LONDON - Deutsche Bank’s capital-boosting Additional Tier I (AT1) debt issues fell on Monday on worries over future challenges Germany’s biggest lender may face in a planned overhaul.
Concerns centered on Deutsche Bank’s decision to lower minimum capital buffers, a pool of assets designed to absorb losses, after it launched one of the biggest overhauls of its investment bank since the 2008 financial crisis on Sunday.
The debt had earlier risen after Deutsche Bank said it will pay coupons on its bank capital debt.
“A substantial restructuring was needed to address the bank’s sluggish performance,” ING analyst Suvi Platerink Kosonen said, adding: “The measures involve substantial execution risks and lowering the capital buffers makes the bank more vulnerable to any headwinds”.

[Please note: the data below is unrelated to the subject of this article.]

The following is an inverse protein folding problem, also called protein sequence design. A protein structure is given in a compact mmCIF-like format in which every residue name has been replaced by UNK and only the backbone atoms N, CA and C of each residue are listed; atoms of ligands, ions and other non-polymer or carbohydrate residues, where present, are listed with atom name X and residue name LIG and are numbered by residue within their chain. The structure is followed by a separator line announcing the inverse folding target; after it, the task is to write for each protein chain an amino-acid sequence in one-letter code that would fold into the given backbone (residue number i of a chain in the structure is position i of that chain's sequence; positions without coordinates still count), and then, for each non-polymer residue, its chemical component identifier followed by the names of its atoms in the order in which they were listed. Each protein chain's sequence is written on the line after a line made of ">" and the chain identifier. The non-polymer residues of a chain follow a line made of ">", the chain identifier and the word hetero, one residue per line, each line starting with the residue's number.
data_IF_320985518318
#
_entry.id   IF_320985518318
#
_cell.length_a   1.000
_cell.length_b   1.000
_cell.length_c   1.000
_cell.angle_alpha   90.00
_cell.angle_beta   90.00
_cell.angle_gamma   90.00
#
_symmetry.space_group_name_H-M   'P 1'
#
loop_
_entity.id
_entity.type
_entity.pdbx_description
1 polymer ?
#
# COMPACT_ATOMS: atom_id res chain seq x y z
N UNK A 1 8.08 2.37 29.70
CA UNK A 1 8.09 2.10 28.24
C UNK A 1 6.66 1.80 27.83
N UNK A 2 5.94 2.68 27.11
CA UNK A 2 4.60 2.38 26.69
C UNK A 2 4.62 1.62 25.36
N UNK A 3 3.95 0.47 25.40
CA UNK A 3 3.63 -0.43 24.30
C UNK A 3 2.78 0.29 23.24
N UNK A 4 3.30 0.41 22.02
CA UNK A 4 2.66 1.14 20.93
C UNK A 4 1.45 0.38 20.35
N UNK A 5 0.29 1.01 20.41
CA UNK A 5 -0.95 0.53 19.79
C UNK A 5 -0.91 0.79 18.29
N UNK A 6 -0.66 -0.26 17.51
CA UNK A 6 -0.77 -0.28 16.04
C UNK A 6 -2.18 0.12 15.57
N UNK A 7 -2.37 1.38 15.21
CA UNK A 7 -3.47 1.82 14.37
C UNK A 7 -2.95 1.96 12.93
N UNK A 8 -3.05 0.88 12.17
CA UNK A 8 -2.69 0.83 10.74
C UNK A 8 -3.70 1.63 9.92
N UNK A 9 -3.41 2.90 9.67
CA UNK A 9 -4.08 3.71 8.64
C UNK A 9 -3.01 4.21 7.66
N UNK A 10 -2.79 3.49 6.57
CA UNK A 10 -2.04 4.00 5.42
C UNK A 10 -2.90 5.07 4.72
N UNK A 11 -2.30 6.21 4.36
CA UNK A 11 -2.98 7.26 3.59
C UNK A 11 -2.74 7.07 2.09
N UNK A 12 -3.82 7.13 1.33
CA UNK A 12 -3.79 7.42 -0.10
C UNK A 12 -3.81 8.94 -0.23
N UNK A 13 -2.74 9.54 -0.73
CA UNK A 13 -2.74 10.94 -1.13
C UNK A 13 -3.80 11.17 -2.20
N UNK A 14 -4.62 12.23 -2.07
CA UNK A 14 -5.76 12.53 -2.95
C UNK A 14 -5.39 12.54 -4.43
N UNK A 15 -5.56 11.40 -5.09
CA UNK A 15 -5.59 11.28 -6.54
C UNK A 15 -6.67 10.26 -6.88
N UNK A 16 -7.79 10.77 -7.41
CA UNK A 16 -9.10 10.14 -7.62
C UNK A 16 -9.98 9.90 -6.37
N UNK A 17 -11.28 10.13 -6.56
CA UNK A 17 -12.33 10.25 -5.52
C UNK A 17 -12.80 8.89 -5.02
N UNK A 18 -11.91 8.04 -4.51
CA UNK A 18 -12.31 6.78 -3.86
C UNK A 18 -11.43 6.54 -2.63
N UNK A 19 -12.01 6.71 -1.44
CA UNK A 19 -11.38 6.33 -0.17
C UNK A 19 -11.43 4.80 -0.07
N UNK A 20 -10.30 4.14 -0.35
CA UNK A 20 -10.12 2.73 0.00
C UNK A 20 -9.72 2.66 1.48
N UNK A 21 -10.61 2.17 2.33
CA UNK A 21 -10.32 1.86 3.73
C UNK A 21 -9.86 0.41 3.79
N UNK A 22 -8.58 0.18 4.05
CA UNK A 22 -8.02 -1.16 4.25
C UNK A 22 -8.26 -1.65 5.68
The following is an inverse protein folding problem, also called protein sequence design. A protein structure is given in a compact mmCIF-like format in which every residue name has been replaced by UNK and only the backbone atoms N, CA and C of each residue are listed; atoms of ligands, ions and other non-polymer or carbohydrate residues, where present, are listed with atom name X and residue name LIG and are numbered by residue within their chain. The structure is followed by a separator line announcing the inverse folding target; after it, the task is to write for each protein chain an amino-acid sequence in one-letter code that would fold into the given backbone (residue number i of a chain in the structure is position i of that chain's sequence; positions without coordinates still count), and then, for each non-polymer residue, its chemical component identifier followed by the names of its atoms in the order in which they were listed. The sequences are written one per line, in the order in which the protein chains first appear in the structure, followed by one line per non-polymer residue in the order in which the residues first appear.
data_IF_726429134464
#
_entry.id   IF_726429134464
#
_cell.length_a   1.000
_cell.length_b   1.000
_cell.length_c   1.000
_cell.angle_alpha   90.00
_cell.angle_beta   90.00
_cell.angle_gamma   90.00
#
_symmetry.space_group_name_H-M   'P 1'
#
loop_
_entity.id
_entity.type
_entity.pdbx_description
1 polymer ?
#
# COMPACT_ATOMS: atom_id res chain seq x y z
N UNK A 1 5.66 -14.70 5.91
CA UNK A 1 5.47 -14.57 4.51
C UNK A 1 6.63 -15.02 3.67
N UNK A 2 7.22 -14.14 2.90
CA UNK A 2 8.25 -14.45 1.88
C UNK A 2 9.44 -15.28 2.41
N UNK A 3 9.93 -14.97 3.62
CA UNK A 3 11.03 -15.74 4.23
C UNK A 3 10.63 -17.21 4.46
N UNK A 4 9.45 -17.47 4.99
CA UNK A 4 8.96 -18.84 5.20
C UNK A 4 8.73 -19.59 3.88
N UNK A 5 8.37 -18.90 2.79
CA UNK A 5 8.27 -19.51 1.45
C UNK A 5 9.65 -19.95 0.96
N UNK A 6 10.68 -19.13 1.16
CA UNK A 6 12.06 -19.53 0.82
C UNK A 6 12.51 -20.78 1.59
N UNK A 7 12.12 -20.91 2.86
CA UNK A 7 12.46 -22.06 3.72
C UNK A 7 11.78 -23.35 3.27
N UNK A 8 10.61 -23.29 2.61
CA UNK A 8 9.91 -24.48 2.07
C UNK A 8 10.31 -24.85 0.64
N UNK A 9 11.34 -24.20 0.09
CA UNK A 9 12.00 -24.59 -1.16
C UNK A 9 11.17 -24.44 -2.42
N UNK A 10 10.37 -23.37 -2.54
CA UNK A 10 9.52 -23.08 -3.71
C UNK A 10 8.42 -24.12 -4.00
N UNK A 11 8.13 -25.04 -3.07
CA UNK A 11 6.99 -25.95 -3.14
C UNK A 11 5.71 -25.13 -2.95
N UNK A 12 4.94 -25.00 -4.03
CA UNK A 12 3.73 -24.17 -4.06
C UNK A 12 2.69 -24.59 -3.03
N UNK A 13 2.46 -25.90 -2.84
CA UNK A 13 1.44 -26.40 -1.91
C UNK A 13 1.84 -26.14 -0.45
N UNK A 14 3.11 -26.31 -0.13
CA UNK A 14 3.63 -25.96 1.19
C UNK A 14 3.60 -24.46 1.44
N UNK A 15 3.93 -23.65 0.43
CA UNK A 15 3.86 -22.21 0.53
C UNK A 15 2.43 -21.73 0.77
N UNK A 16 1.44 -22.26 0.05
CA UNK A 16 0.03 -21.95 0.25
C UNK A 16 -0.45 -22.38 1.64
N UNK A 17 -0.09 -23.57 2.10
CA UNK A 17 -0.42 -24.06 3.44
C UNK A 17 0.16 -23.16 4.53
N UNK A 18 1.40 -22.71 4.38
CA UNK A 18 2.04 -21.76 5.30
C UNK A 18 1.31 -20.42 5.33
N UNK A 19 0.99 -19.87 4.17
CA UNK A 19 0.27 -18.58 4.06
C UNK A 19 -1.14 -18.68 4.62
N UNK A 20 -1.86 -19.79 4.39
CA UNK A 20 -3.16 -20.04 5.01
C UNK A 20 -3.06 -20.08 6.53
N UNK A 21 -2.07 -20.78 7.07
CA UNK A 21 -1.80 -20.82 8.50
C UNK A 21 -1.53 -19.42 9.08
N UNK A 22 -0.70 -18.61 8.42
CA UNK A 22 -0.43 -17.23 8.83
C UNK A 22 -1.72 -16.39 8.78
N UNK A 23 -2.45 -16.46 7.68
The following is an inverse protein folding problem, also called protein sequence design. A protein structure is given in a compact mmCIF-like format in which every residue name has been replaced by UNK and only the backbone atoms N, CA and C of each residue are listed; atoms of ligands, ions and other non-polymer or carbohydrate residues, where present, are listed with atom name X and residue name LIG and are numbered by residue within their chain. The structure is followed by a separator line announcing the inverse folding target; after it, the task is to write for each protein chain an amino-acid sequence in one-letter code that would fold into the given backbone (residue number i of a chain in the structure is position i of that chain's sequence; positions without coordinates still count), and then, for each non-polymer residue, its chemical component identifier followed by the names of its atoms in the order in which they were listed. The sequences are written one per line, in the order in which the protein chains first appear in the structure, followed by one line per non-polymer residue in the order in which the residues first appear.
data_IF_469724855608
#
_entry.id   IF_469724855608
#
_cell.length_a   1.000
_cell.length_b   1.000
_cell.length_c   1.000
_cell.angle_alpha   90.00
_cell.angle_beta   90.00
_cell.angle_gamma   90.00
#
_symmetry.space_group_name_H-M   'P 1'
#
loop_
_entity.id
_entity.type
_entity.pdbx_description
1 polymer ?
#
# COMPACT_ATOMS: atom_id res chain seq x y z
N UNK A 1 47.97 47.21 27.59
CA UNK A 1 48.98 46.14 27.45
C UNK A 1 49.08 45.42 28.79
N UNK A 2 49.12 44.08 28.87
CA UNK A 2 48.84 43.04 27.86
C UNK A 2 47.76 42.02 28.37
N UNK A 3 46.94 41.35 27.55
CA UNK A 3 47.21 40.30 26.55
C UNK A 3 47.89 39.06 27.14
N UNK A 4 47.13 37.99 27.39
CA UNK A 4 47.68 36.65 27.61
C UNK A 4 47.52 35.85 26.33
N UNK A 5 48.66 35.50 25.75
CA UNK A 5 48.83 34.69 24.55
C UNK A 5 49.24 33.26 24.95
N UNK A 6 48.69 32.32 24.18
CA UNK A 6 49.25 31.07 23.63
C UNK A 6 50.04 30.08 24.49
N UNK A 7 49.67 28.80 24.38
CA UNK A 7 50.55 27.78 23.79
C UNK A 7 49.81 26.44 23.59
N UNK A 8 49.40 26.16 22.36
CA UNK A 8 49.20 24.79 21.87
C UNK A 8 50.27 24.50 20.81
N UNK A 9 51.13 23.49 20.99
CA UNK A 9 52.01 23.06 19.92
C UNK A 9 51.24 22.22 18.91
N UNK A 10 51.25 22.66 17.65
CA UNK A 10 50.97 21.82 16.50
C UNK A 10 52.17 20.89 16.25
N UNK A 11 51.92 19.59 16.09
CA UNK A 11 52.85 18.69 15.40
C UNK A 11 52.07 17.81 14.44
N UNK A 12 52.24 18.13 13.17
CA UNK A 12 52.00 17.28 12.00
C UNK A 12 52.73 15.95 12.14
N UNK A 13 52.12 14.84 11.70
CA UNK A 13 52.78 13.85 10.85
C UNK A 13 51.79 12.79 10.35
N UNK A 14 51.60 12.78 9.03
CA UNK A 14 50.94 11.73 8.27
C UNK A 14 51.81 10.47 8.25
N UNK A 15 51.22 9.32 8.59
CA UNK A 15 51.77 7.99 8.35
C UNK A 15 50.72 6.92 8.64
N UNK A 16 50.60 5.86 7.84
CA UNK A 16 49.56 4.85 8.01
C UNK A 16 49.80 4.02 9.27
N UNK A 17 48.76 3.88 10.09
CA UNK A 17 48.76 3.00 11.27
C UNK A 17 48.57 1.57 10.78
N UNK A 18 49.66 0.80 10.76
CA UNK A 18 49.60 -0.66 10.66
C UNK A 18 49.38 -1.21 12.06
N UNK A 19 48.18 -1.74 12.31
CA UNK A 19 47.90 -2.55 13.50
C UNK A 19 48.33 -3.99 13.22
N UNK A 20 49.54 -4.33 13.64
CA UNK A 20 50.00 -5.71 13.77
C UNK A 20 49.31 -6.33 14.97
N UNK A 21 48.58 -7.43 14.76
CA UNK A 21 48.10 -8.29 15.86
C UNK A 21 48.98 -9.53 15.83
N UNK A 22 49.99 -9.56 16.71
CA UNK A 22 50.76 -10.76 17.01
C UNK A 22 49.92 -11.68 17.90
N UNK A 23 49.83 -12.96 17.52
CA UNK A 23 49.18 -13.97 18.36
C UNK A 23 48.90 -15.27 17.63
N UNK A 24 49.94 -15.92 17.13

Deutsche Bank’s U.S. dollar Additional Tier 1 perpetual bond, callable in November 2021, were down 0.70 cents on the dollar at 93.51, off an earlier high of 94.41.
Two euro-denominated issues, both callable in May 2027, were also down, reversing early gains.
“I guess (the early gain) was a knee-jerk reaction on the stock being up 5% plus, but as people digest the details, then it is difficult to get AT1 support,” said Steve Hussey, head of financial institutions credit research at Alliance Bernstein.
Deutsche Bank will now target a minimum common equity tier 1(CET1) ratio of 12.5% and a leverage ratio of 4.5% by 2020 and 5% by 2022. It had a CET1 ratio of 13.7% at the end of March.
Meanwhile, the cost of insuring exposure to Deutsche Bank’s debt through 5-year credit defaults swaps (CDS) fell by 3 basis points (bps) from Friday’s close to 61 bps, data from IHS Markit showed.
Deutsche Bank CDS fell for a sixth straight session.